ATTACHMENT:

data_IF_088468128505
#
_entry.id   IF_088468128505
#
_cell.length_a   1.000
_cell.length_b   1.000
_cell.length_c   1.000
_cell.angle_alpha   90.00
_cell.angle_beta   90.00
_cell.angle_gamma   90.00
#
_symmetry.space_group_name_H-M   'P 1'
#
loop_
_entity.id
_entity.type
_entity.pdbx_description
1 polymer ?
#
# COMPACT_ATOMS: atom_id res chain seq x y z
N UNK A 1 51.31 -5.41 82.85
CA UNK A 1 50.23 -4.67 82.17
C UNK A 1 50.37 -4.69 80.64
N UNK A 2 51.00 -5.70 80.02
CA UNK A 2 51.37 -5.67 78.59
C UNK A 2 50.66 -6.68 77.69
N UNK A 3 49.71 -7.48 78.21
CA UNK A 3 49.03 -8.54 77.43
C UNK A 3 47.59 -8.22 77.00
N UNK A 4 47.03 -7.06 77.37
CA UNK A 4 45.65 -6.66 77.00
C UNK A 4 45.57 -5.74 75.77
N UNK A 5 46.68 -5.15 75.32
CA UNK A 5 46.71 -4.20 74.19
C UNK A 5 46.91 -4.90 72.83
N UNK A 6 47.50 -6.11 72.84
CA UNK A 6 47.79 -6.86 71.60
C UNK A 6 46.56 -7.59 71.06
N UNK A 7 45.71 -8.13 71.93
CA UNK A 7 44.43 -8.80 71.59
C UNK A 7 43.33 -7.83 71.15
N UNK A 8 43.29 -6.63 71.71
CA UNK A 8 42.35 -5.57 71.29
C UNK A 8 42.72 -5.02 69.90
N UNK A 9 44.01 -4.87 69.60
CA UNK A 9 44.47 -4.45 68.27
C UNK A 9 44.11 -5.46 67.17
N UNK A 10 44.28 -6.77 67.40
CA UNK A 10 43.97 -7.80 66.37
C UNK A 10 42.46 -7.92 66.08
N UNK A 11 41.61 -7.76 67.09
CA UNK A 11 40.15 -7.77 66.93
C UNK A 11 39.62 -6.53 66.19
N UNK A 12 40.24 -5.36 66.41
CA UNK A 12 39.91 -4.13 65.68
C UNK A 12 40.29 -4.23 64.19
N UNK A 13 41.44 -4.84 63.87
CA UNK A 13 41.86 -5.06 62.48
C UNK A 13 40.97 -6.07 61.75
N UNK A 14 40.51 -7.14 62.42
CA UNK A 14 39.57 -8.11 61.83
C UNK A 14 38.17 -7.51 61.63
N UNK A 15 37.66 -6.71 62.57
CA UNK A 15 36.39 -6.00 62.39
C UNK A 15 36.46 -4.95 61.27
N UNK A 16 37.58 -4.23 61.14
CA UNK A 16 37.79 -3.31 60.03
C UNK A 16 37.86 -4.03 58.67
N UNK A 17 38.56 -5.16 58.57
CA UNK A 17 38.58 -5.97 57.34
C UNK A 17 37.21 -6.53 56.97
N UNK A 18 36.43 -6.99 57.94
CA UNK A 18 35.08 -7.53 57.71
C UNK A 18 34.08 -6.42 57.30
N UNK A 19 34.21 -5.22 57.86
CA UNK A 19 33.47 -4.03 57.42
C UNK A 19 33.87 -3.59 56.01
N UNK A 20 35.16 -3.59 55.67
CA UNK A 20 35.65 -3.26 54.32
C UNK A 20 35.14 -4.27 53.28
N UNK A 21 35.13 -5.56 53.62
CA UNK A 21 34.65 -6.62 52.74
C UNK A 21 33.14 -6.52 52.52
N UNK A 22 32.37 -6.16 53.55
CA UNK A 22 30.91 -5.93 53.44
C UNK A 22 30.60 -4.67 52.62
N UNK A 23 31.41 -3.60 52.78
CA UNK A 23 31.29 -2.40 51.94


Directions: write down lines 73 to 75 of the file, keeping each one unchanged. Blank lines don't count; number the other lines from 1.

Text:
CA UNK A 18 35.08 -7.53 57.71
C UNK A 18 34.08 -6.42 57.30
N UNK A 19 34.21 -5.22 57.86